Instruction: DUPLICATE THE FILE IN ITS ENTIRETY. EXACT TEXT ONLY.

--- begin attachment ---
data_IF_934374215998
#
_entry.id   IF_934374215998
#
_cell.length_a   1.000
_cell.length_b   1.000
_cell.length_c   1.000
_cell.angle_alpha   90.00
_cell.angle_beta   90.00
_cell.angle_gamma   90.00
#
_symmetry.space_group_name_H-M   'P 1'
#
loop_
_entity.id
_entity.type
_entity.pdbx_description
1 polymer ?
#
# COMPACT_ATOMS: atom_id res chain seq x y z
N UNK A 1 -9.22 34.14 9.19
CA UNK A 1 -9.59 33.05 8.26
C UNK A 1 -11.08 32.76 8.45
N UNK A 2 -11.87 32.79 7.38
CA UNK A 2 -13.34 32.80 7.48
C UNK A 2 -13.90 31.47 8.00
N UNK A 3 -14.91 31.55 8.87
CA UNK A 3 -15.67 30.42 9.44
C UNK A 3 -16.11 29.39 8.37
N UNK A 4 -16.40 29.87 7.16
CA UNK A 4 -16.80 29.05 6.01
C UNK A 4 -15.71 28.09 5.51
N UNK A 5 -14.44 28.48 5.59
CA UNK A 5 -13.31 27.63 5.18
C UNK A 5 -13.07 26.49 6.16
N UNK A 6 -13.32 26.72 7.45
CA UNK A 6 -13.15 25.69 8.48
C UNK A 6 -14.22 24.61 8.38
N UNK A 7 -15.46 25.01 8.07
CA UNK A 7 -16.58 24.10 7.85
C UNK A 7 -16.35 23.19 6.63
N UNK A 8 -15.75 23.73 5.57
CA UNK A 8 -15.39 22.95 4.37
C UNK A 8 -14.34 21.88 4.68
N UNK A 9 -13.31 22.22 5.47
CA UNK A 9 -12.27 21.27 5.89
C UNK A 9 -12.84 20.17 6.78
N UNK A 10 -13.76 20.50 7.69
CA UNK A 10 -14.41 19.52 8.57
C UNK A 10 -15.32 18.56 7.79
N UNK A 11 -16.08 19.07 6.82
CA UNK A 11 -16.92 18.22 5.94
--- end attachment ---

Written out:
data_IF_934374215998
#
_entry.id   IF_934374215998
#
_cell.length_a   1.000
_cell.length_b   1.000
_cell.length_c   1.000
_cell.angle_alpha   90.00
_cell.angle_beta   90.00
_cell.angle_gamma   90.00
#
_symmetry.space_group_name_H-M   'P 1'
#
loop_
_entity.id
_entity.type
_entity.pdbx_description
1 polymer ?
#
# COMPACT_ATOMS: atom_id res chain seq x y z
N UNK A 1 -9.22 34.14 9.19
CA UNK A 1 -9.59 33.05 8.26
C UNK A 1 -11.08 32.76 8.45
N UNK A 2 -11.87 32.79 7.38
CA UNK A 2 -13.34 32.80 7.48
C UNK A 2 -13.90 31.47 8.00
N UNK A 3 -14.91 31.55 8.87
CA UNK A 3 -15.67 30.42 9.44
C UNK A 3 -16.11 29.39 8.37
N UNK A 4 -16.40 29.87 7.16
CA UNK A 4 -16.80 29.05 6.01
C UNK A 4 -15.71 28.09 5.51
N UNK A 5 -14.44 28.48 5.59
CA UNK A 5 -13.31 27.63 5.18
C UNK A 5 -13.07 26.49 6.16
N UNK A 6 -13.32 26.72 7.45
CA UNK A 6 -13.15 25.69 8.48
C UNK A 6 -14.22 24.61 8.38
N UNK A 7 -15.46 25.01 8.07
CA UNK A 7 -16.58 24.10 7.85
C UNK A 7 -16.35 23.19 6.63
N UNK A 8 -15.75 23.73 5.57
CA UNK A 8 -15.39 22.95 4.37
C UNK A 8 -14.34 21.88 4.68
N UNK A 9 -13.31 22.22 5.47
CA UNK A 9 -12.27 21.27 5.89
C UNK A 9 -12.84 20.17 6.78
N UNK A 10 -13.76 20.50 7.69
CA UNK A 10 -14.41 19.52 8.57
C UNK A 10 -15.32 18.56 7.79
N UNK A 11 -16.08 19.07 6.82
CA UNK A 11 -16.92 18.22 5.94